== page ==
Links: July 18-24

Drone Pictures: Best Aerials Recognized in New Contest (National Geographic)

Netflix says ‘no rules’ would be better than FCC’s net neutrality proposal: Netflix filed a comment with the FCC yesterday strongly condemning the commission’s new net neutrality proposal, which would allow internet service providers to offer so-called “fast lanes” to companies that can afford them. “No rules would be better than rules legalizing discrimination on the internet,” Netflix writes in a lengthy reply to the FCC. Netflix argues that the new rules will turn the goal of an open internet “on its head,” making the internet look more like the convoluted and stagnating cable TV landscape than the innovative and quickly developing platform that we’ve come to see the internet as. (The Verge)

Yes, Facebook is sucking your soul: Once again, social science has done what it so often does: Proven that which we already knew deep in our souls.  In this case, it’s that Facebook is bad for us. (Marketplace)

Intimate Photos Of How People Eat In New York City: Photographer Miho Aikawa explores how the evening meal is evolving in two of the world’s biggest cities. (Fast Company/Co.Design)

The Downing of MH17: A New Precedent for the World’s Battlefields: What the crash of the Malaysia Airlines jet says about the military role of non-state actors (The Atlantic)

With jet crash, news media again weigh where to draw the line on graphic photos: As news about the Malaysia Airlines jet crash began breaking Thursday, the Reuters news service tweeted what it described as the first photo from the scene in Ukraine. The image was ghastly: It showed a man hosing down the shattered, still-smoldering remains of a plane that just moments before had carried 298 people. (Washington Post)

A guide to winning the customer service cancellation phone battle: If you want to cancel your account, you must prepare to be (occasionally) nasty. (Ars Technica) Note: I don’t necessarily agree with this, but it’s interesting nonetheless. As are some of the comments. 

Ars editor learns feds have his old IP addresses, full credit card numbers: FOIA request turns up 9 years of records, including plaintext credit card numbers.  (Ars Technica)

Japan’s vending machines: a shopping spree (engadget)

Riding the Juggernaut That Left Print Behind: Even if you aren’t one of those people worried about media consolidation — there are many in that number — the big bolt of lightning last week that pierced a summer of ennui in entertainment and publishing news was hard to resist. (New York Times)

Hong Kong: Hong Kong is an unbelievably beautiful city and it makes you willing to come back. People there are kind and responsive. You feel respected no matter if you are local or a foreigner. Moreover, the main thing for me is that I never get bored there. The rhythm of life is comparable to Moscow. However, unlike Moscow, Hong Kong only retained the best of it. (ontheroofs) Note: These pictures are truly amazing.

From On the Media:

The End of the Gun Report: The Gun Report was a New York Times blog that chronicled daily shootings across the country in an effort to highlight victims of gun violence between mass shootings.

The Kiss That Saved The Sims: The Sims is one of the most popular video games of all time. But the game came very close to never being released. Bob talks with journalist Simon Parkin about how an unplanned kiss between two Sims characters at a gamer conference created enough buzz to launch the game.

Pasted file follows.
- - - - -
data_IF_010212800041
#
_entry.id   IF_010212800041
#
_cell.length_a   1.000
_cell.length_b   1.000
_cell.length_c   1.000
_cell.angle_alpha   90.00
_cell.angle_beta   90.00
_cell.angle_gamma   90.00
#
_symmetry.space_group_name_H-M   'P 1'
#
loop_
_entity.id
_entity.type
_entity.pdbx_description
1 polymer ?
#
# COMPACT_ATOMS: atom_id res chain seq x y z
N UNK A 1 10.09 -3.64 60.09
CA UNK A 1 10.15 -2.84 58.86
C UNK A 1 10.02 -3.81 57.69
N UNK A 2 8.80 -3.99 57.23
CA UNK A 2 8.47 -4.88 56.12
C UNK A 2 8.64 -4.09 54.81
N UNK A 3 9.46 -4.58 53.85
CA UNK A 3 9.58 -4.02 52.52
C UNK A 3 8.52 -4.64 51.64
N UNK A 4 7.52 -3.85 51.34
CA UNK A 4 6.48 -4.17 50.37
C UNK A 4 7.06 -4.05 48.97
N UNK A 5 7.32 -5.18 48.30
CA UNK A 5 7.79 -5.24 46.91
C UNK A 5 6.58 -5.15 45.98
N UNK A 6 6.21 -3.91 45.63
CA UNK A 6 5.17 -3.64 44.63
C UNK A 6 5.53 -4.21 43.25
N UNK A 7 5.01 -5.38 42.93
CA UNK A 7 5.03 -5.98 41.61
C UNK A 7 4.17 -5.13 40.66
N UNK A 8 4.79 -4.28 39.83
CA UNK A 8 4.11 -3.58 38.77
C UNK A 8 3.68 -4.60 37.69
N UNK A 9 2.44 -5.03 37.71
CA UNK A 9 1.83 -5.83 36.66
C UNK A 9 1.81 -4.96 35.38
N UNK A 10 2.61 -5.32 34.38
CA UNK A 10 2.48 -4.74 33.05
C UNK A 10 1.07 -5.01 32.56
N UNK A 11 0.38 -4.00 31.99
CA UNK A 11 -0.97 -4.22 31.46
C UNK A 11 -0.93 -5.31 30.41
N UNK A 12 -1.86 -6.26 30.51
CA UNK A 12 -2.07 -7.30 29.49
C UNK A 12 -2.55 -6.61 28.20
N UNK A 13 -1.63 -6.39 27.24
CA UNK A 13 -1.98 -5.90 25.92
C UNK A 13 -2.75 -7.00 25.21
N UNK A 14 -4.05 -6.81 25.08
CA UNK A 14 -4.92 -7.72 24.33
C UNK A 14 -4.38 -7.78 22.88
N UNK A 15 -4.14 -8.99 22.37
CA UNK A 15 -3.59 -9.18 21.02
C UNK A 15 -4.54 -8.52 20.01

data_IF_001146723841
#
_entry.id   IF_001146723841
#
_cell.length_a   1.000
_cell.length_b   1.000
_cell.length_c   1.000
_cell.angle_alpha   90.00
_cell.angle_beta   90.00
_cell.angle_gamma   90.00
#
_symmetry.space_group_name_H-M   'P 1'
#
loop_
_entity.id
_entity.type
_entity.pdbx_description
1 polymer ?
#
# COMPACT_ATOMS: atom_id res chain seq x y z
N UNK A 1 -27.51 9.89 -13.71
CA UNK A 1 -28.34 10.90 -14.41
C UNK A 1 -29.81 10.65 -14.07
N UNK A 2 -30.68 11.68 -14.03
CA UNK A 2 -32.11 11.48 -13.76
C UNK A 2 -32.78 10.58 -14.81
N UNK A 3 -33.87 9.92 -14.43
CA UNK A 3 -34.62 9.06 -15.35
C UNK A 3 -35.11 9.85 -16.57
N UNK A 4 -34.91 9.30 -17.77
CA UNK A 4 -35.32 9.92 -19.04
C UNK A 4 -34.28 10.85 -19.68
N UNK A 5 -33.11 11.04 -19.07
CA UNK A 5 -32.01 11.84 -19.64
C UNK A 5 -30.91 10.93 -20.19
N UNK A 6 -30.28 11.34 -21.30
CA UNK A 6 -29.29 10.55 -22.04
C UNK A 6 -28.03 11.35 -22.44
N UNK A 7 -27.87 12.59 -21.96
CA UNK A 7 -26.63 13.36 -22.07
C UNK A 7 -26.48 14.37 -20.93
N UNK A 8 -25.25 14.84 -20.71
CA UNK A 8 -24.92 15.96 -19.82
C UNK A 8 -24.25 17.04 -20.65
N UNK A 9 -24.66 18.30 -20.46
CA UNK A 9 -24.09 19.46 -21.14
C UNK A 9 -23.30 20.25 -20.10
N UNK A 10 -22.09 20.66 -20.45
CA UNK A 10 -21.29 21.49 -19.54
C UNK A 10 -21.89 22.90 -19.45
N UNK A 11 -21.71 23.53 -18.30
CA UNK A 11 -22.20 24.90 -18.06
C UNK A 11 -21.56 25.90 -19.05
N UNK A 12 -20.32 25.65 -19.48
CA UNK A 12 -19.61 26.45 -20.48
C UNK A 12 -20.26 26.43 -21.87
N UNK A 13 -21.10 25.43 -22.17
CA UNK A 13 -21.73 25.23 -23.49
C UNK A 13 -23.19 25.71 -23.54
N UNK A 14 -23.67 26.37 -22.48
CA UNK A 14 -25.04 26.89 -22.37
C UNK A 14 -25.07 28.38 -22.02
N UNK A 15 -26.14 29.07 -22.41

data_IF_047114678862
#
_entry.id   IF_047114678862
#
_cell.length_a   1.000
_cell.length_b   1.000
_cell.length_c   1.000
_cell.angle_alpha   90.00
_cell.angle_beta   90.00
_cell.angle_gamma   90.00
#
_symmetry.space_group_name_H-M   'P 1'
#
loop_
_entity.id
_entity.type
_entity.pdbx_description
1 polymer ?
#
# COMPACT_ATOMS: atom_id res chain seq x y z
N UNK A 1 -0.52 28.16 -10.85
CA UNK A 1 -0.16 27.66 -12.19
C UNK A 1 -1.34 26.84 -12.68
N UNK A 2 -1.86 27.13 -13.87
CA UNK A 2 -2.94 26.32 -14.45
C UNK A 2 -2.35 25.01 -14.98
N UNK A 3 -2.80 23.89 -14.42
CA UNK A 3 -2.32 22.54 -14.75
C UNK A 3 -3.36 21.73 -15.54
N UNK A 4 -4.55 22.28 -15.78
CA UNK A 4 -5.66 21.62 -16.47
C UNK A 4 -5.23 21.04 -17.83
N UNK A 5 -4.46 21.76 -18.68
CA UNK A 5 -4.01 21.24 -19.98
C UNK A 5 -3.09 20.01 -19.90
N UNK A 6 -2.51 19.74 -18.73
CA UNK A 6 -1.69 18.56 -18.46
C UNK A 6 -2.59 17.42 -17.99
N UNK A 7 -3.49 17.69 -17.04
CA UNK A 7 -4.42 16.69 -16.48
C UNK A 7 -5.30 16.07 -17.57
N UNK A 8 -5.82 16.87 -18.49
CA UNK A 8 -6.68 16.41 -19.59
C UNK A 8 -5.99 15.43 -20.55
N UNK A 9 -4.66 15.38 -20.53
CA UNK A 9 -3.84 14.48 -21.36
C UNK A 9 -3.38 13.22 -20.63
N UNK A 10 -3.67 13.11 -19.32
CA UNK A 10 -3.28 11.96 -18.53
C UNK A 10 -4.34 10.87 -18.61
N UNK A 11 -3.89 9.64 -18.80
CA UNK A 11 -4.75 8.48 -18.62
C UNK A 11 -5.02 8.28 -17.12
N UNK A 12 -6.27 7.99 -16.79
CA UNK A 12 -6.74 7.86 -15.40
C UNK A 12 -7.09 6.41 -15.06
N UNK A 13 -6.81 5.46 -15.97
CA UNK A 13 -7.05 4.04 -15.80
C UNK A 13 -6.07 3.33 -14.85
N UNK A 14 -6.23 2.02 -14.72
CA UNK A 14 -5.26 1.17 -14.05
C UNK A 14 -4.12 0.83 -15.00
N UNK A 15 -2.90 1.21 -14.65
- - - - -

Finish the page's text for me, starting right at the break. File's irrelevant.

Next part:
Gaymes: Only a handful of mainstream video games feature gay characters. Bob talks with Samantha Leigh Allen, a transgender writer and academic, about some of the commercially successful games to include LBGT identities.

From NPR:

The Opposite Of Schadenfreude: Vicarious Embarrassment: Guardian columnist Oliver Burkeman says he suffers from vicarious embarrassment, and can’t watch cringe-inducing viral videos.

Watch Out For That Butterfly: The Lure Of Literary Time Travel

People Share Moon Landing Memories On YouTube Channel: Sunday is the 45th anniversary of the Apollo 11 moon landing. NPR’s Scott Simon talks with Buzz Aldrin about his new YouTube channel, where anyone can share memories from the historic day.

 

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Links: July 3rd-11th

Tongues take a while to untie. (via Indexed by Jessica Hagy)

Tongues take a while to untie. (via Indexed by Jessica Hagy)

What a Woman’s Choice Means to the Supreme Court and Social Conservatives: A choice isn’t really a choice when you can’t find another job, or when it’s the end of the month and the checking account is empty and the morning-after pill costs $50 without insurance, or when the only approved birth control methods won’t work for you. For decades, activists have invoked a woman’s “right to choose” — choose when it’s the right time for her to have children and when it’s not, and to choose which contraceptive method to use in the meantime. In theory, women are still allowed to make these choices in America. In practice, though, to choose you must have options. Health insurance is one of the things that guarantees options and access. Freedom, as the conservatives say, isn’t free. For a choice to be a true choice and not a default, sometimes we have to subsidize it. (New York Magazine)

Back from the edge: In the 1990s China had one of the highest suicide rates in the world. Young rural women in particular were killing themselves at an alarming rate. In recent years, however, China’s suicides have declined to among the lowest rates in the world. In 2002 the Lancet, a British medical journal, said there were 23.2 suicides per 100,000 people annually from 1995 to 1999. This year a report by a group of researchers from the University of Hong Kong found that had declined to an average annual rate of 9.8 per 100,000 for the years 2009-11, a 58% drop. (Economist)

How not to say the wrong thing: Draw a circle. This is the center ring. In it, put the name of the person at the center of the current trauma. For Katie’s aneurysm, that’s Katie. Now draw a larger circle around the first one. In that ring put the name of the person next closest to the trauma. In the case of Katie’s aneurysm, that was Katie’s husband, Pat. Repeat the process as many times as you need to. In each larger ring put the next closest people. Parents and children before more distant relatives. Intimate friends in smaller rings, less intimate friends in larger ones. When you are done you have a Kvetching Order. (LA Times)